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About joth

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  1. The mixing valve it the one the Welshman recommended on here a while back: Esbe ARA662 actuator 230v 50hz 120 sec The Mitsubishi FTC6 controls it all, with thermistors on all the flow and return pipes plus in the uvc and buffer tank. You just set a desired flow temp per zone and it does the right thing when the zone calls for heat.
  2. I would assume so, how as would you do it? That's what our setup will look like; approx 17C for UFH and 7C for Comfopost is what we had panned. @joth Are these temperatures fixed in your setup or can you adjust them, based on for example the relative humidy? I Yes this is ecodan with a small low loss header tank and electronic mixing valve, so I can freely run any temp on each zone down to 5°C In retrospect I larger (100L+) buffer tank would have been worth it, as I'm using the fan coil cooling more than expected (see other thread on bedroom overheating) but it's only rated about 1kW cooling so the ashp short cycles a bit driving it alone without the UFH cooling load. Also the buffer could have been cooled during solar generation time and then discharged overnight. Maybe I'll do that another time. The ecodan cloud API does allow for setting the flow temps so could do this automatically if I wanted I guess. I'm currently looking to use the API to configure heat vs cooling mode as needed.
  3. I'm using 15°C in the UFH and 8°C in the fancoil
  4. A simpler option is to have a new small unvented cylinder heated from the ASHP and take the UVC input from the TS. So if the TS is hot (stove or solar active) the ASHP won't have to work, but if they're not it does. (i.e. same idea as the on demand electric heater but ASHP friendly). It's still a lot of systems to maintain, but you _may_ be able to get the MCS installer to do this (basically tell the to take the UVC "cold in" feed from the TS and otherwise it looks like a bog standard install) is the gargantuan TS specified to enable multi-day storage e.g. to cover less sunny days, or because the daily demand is very high (running a guest house)? And what is the peak demand (5 showers running at once?). This sort of thing is probably influences the choices a lot.
  5. Just a thought - you might get some more responses if you make a straw-man proposal or ask a more specific design question. You mention the goal of adapting the heating system to use an ASHP. Is that space-heating only, or DHW too? My initial thought would be to split the UFH from the legacy system and drive that exclusively from the ASHP. If the heating demand is low, that (plus the heat loss from the TS, assuming it's in the thermal envelope) maybe sufficient space heating for day to day. MVHR post heaters and towel rads could get the same treatment, depending how much they're actually doing / needed. Heating a one tonne TS from an ASHP sounds a miserable task. If the solar thermal doesn't heat it enough in winter and the stove rarely used, adding an on-demand electric boiler to the output of it would allow it to ride through the darkest months and still have the use of those parts for DHW when the stove or sun is available.
  6. My understanding this is far more about flood prevention at large, than solving a specific hot spot at the end of your driveway in particular. See - As more land is paved over, more water ends up in the city drains and running out via large rivers creating flood risks along them, rather than getting into the ground locally and thus into the aquifer that feed smaller streams and sustaining the wildlife there. The SuDs laws are intended to have more water go into local soak away, and less down the LPA drains. No individual building application will make or break it, but at large they need to be enforcing the spirit of it in order to achieve a net reduction (or at least, no increase) in water heading out to LPA drains. If you richer in time than cash, one idea would be to submit a schedule with the acco at the top of the drive only, see if they approve that, if not resubmit it half way down, and then a couple feet from the bottom. They may get the idea and open a conversation about what they would consider acceptable . The major cost of doing it lower down is you'll need to dig your own soakaway much much lower under your plot in order to allow the run off to flow back under the drive into it.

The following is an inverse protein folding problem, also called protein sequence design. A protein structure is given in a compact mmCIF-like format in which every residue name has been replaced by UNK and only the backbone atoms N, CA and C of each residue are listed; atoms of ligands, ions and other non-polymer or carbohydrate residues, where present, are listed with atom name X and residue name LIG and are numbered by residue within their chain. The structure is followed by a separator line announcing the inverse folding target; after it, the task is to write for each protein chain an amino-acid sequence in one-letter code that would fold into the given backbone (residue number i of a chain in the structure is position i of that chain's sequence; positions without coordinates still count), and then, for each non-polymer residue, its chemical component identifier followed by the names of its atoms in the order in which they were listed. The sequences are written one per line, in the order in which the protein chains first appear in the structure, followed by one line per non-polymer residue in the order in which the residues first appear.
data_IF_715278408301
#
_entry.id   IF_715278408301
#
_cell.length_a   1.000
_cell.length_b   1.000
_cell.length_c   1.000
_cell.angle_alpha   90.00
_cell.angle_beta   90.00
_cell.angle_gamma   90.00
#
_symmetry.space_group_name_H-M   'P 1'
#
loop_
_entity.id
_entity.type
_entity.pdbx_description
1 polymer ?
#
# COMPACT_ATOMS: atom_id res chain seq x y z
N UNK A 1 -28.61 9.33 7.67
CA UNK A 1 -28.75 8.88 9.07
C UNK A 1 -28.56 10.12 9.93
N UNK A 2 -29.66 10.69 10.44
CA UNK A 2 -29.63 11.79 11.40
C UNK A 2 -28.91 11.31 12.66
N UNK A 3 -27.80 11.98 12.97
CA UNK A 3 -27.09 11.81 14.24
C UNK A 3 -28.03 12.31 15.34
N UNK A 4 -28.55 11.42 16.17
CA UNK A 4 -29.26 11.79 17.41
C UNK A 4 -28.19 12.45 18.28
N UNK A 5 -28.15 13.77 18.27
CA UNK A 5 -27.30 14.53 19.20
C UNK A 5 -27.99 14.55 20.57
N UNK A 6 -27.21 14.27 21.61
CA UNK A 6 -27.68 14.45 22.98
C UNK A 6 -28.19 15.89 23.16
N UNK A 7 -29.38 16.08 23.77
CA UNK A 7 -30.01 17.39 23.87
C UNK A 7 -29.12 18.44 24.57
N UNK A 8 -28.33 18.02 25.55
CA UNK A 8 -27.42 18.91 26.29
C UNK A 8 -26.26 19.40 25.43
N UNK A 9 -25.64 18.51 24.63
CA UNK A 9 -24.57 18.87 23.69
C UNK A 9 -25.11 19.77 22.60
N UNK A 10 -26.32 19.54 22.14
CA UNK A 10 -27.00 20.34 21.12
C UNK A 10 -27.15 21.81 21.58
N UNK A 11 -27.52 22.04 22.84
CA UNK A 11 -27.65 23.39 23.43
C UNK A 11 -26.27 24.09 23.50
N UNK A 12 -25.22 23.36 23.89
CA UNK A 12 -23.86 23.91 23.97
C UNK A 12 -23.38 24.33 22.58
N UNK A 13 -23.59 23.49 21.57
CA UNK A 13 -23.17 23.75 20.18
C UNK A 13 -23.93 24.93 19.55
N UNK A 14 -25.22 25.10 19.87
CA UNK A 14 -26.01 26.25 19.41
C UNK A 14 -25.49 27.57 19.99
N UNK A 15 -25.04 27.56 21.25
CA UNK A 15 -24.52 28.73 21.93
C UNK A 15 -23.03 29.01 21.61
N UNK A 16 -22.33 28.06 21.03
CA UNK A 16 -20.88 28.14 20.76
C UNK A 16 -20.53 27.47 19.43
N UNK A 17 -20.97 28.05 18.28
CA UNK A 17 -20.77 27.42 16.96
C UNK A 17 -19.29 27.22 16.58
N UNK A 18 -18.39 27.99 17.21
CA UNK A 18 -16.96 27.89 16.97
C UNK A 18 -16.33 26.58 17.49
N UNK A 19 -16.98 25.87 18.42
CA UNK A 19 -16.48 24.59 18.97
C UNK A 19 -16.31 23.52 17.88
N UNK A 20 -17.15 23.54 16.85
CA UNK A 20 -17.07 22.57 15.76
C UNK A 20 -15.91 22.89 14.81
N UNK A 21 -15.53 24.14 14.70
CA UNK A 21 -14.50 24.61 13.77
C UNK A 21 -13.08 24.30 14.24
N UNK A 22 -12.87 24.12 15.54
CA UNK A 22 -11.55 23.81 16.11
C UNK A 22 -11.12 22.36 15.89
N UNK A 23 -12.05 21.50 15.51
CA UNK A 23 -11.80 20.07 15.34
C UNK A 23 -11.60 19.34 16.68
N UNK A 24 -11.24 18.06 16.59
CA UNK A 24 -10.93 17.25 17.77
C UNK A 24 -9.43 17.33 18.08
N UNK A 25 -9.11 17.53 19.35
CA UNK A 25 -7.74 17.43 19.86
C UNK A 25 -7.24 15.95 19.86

7. I honestly think if you can get through the entire rest of the build and have to hold out a couple months using a temporary £50 oven before the perfect one gets back in stock, you'll be delighted (Also, in a multi year project, storing an oven or american fridge and not having it get bashed up is a challenge, and you may even find it's obsolete or been superseded by the time installed) What I did when about 4 months out from kitchen fitting was phone and negotiated a package deal for the whole lot. They gathered them in stock over a few months, then kept them in their warehouse until the nominated day I needed them. They're going to charge a fee to hold them for 24 months though.
  8. IKWYM - they're slowly working their way around our town, but say they have no plans to do our street. I think it's because we're in a conservation area and all the cables are underground. Most the town is on overhead pylons and it seems relatively simple for them to pull the fibre to each pole, and then drop it into individual houses as and when requested. Unfortunately our contractor accidentally ripped the old OR copper cable out when digging the soak away, so I'm now on the fence if I get them to pull a new copper wire in anyway. We're currently on VM but with 2 of use working from home both days now, having a redundant fail over seems tempting. (Last time I needed it 4G failover was not a success last time I needed it, as too much of my setup did not like being behind carrier grade NAT)
  9. joth